Siren Review – Freeform Dives Into Questionable Demographic Draw

Whatever you might think of Freeform‘s eclectic mix of offerings, it is a network that is at least fairly brave. Whether the premise of a show looks at groups/characters that don’t get a lot of airtime, or they launch a series that’s just plain bonkers, hit or miss, the network isn’t just churning out the same old show.

Possibly an effort to cater to a demographic over a cohesive, overall “feel,” Freeform usually gives viewers something worth talking about, even if they don’t ultimately appreciate the conversation.

Siren is a show that’s as crazy as you want to be and makes no apologies for the fact. A show about mermaids is odd enough, though not without a positive trend of late, but one that spins things in a dark, and surprisingly serious way is another level altogether. Even catching a short clip of Eline Powell as the not-so-friendly fish out of water is enough to convince anyone that this is too weird to avoid.

The premise is straight-forward enough, and is likely exactly what you might guess. A mermaid shows up, and there’s a guy, Ben (Alex Roe), who has to figure out what to do with her. The deviation from hundreds of years of mermaid stories here is that we’re in Bristol Cove, a town that was, apparently, built around the tradition of a man who long ago fell in love with a mermaid. In an opening that is bizarrely reminiscent of the establishing scenes in the recent Sigmund & the Sea Monsters update, we learn that Bristol Cove does a brisk tourist trade by embracing a certain “mermaid town” identity, and Ben is the descendant of the historic mermaid-lover.

courtesy Freeform

The story actually starts when some fishermen snag something odd in their net and the government swoops down to snatch it from them. This leads us to Ryn (Powell) daring the land, and finding herself rescued, sort of, by Ben. Beyond that, hilarity, more or less, ensues.

It’s a show that actually has a surprising number of strengths, not least simply the fact that it’s rather fun. The stars are pretty charismatic, though Powell is not in the upper tier of actors who can play “confused animal.”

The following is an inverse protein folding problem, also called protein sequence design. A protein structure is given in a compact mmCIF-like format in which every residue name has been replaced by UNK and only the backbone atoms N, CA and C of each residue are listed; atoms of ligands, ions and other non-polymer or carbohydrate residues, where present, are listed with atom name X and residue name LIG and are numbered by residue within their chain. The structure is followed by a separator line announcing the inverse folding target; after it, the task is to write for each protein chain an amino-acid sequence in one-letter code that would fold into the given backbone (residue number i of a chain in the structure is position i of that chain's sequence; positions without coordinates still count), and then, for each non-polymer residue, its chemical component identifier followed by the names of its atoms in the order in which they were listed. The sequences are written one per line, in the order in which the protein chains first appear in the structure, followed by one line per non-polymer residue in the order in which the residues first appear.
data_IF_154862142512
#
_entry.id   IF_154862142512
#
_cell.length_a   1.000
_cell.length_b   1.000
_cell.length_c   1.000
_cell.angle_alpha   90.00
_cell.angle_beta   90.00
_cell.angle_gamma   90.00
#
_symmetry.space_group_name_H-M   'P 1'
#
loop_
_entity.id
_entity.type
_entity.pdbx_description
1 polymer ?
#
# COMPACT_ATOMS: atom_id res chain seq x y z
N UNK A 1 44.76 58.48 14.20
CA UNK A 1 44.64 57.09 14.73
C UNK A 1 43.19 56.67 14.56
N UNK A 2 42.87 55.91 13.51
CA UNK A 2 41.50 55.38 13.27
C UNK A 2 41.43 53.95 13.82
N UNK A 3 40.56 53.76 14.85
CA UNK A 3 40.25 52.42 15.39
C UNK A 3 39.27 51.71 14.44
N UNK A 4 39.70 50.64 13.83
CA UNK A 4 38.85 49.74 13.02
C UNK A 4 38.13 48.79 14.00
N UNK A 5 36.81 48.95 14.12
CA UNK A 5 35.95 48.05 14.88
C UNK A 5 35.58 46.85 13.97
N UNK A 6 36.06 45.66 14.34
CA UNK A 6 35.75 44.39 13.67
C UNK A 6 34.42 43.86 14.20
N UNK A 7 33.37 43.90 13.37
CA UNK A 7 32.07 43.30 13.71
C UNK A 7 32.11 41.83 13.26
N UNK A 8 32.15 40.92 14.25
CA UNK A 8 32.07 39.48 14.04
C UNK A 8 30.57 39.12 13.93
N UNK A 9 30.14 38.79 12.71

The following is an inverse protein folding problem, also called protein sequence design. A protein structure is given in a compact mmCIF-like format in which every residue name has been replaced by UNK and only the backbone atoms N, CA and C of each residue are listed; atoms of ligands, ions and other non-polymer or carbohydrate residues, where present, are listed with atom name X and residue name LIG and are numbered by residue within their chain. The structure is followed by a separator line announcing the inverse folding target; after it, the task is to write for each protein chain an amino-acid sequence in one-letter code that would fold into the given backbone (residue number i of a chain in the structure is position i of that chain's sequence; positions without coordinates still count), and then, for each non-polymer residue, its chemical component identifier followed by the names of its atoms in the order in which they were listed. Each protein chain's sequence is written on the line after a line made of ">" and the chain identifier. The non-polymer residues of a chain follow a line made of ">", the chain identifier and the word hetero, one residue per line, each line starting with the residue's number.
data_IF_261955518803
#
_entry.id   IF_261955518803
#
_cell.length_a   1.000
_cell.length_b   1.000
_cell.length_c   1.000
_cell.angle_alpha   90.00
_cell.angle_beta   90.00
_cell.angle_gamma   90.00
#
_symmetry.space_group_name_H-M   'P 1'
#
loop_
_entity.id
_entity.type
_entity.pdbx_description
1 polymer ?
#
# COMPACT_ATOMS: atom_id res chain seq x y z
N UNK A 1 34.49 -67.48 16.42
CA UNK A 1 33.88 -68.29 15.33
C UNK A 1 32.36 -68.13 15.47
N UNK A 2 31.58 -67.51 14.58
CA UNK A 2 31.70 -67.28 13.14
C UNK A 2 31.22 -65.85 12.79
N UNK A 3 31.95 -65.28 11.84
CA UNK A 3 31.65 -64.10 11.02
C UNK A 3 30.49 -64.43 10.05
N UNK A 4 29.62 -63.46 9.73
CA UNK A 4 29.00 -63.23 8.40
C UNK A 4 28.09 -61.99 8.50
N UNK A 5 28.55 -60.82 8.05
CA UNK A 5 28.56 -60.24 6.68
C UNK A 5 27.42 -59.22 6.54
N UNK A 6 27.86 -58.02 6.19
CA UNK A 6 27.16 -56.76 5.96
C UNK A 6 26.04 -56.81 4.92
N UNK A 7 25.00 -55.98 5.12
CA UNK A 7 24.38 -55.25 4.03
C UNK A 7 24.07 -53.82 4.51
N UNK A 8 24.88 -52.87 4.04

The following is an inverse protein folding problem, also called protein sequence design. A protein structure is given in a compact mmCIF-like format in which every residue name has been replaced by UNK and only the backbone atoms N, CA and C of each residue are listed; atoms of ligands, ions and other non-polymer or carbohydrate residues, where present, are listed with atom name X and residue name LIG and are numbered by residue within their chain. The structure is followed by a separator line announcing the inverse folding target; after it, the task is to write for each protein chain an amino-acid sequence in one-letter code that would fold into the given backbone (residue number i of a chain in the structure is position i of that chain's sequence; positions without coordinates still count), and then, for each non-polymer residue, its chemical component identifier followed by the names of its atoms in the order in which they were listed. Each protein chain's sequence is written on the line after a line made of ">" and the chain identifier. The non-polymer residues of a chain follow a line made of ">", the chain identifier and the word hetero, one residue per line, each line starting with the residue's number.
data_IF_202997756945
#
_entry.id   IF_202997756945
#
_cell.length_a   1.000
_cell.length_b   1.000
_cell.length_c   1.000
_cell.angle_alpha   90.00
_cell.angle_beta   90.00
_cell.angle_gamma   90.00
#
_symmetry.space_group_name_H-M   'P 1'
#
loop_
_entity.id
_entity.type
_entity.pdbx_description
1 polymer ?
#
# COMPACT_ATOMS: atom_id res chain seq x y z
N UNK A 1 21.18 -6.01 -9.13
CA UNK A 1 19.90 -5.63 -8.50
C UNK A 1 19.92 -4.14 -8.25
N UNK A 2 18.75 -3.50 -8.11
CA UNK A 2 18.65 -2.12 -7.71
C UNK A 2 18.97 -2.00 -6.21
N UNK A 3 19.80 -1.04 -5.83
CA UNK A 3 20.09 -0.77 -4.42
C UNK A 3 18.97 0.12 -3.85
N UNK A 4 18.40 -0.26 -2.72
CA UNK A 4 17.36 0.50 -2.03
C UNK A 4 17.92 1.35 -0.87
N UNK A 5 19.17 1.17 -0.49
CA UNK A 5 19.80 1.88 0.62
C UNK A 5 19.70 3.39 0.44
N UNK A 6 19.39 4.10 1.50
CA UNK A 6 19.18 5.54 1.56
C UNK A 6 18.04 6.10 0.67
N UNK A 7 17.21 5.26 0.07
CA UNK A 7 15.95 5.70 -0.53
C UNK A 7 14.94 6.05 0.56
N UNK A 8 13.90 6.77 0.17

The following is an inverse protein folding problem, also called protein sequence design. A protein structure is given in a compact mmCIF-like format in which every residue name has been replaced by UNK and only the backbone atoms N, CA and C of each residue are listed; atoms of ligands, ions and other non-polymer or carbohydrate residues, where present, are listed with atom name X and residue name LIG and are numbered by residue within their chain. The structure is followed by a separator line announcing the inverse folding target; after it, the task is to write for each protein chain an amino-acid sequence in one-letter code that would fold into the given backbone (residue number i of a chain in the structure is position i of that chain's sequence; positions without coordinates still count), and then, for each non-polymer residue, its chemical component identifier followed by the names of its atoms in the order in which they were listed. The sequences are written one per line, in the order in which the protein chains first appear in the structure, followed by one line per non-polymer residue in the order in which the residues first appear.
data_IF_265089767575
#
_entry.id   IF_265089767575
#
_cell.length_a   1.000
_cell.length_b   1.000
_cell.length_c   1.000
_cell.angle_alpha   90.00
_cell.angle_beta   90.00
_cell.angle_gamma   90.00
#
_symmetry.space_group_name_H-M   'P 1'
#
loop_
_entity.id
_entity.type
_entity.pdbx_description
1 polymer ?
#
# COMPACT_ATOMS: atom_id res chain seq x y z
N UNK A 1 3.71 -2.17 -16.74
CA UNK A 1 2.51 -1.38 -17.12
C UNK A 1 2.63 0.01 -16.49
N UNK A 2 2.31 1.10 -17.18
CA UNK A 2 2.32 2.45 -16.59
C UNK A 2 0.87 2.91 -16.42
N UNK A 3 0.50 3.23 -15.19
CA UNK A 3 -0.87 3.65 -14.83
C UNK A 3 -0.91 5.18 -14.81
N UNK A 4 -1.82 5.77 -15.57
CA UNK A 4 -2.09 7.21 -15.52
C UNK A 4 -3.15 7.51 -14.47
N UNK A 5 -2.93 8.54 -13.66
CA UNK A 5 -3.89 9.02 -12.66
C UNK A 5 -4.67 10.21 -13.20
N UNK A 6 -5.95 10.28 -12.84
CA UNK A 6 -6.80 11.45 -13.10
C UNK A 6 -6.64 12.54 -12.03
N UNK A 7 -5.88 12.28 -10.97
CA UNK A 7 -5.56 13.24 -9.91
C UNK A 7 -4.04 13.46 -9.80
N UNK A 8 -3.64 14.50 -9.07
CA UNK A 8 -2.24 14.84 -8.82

The problem is that Siren seems to want to be four or five different shows at once, and bounces around scene-to-scene taking on the “feel,” dialog construction, and depth (or lack thereof) of all of them. At times viewers will find themselves comfortably in the middle of a show that fits easily in the mold of several other recent series featuring the supernatural, only to find they are somehow in a teen angst drama (with characters too old for the idea). When not focusing on the main characters the show seems to throw a dart at a wall to determine its own genre, and it won’t stick with one for long. Sitting in a bar trying to sell the mermaid story, or slogging through uncomfortable family drama, might as well be scenes right out of Riverdale, but a mysterious, older resident of the town runs a store that mainly offers “Lifetime movie.”

Tossing aside genre norms can be a great move, and questioning the possibilities available when moving through a story often leads to the best shows, but constantly shifting what you’re after leads to a feeling that perhaps you aren’t after anything. There is some hope that this show will settle in if it can last more than a half dozen episodes, in much the way Once Upon a Time moved on from initially being everything and nothing, but it’s hard to say that there’s evidence that it’s moving to more solid ground.

Still, Siren has its own curious song going for it that may keep viewers around long enough for the show to decide it can be bothered to figure out what it’s doing, and I’ll be damned if I don’t want to know where it ends up.

 

courtesy Freeform

 

https://www.youtube.com/watch?v=QrtY7OnVlw8

 

 

Marc Eastman
Marc Eastman is the owner and operator of Are You Screening? and has been writing film reviews for over a decade, and several branches of the internet's film review world have seen his name. He is also a member of The Broadcast Film Critics Association and The Broadcast Television Journalists Association.

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